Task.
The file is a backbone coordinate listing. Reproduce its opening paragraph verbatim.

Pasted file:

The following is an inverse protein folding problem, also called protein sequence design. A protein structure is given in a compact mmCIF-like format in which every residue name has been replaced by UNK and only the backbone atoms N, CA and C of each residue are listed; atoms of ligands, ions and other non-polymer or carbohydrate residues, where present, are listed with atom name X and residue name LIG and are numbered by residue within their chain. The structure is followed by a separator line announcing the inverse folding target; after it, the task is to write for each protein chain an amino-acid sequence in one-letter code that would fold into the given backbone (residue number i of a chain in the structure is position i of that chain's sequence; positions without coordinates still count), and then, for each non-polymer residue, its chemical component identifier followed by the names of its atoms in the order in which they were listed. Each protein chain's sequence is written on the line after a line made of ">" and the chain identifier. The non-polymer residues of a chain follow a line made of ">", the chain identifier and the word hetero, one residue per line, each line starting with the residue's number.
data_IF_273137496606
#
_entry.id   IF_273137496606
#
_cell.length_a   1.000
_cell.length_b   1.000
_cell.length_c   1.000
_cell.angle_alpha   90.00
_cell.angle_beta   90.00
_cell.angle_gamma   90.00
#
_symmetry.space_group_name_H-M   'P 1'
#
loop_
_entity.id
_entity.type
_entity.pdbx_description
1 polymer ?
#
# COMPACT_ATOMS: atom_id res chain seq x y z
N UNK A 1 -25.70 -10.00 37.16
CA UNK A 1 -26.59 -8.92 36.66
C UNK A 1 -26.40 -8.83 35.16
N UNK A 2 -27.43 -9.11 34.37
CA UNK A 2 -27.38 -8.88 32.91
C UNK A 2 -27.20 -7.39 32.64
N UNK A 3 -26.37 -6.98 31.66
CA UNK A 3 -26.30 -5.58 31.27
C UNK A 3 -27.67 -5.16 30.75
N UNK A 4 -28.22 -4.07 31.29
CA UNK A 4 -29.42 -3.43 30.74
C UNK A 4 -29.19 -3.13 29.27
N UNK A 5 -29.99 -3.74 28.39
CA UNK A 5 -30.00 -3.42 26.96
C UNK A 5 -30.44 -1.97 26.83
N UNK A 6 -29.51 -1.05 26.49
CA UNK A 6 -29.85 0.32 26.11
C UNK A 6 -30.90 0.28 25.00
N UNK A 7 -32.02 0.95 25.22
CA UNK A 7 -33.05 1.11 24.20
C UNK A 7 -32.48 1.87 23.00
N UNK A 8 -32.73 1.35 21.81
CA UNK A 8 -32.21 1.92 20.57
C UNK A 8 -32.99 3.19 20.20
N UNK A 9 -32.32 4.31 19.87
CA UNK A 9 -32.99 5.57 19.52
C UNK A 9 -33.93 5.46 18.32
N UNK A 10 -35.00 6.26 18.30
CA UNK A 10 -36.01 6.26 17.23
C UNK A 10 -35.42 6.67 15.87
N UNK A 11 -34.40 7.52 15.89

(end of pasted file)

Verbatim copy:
The following is an inverse protein folding problem, also called protein sequence design. A protein structure is given in a compact mmCIF-like format in which every residue name has been replaced by UNK and only the backbone atoms N, CA and C of each residue are listed; atoms of ligands, ions and other non-polymer or carbohydrate residues, where present, are listed with atom name X and residue name LIG and are numbered by residue within their chain. The structure is followed by a separator line announcing the inverse folding target; after it, the task is to write for each protein chain an amino-acid sequence in one-letter code that would fold into the given backbone (residue number i of a chain in the structure is position i of that chain's sequence; positions without coordinates still count), and then, for each non-polymer residue, its chemical component identifier followed by the names of its atoms in the order in which they were listed. Each protein chain's sequence is written on the line after a line made of ">" and the chain identifier. The non-polymer residues of a chain follow a line made of ">", the chain identifier and the word hetero, one residue per line, each line starting with the residue's number.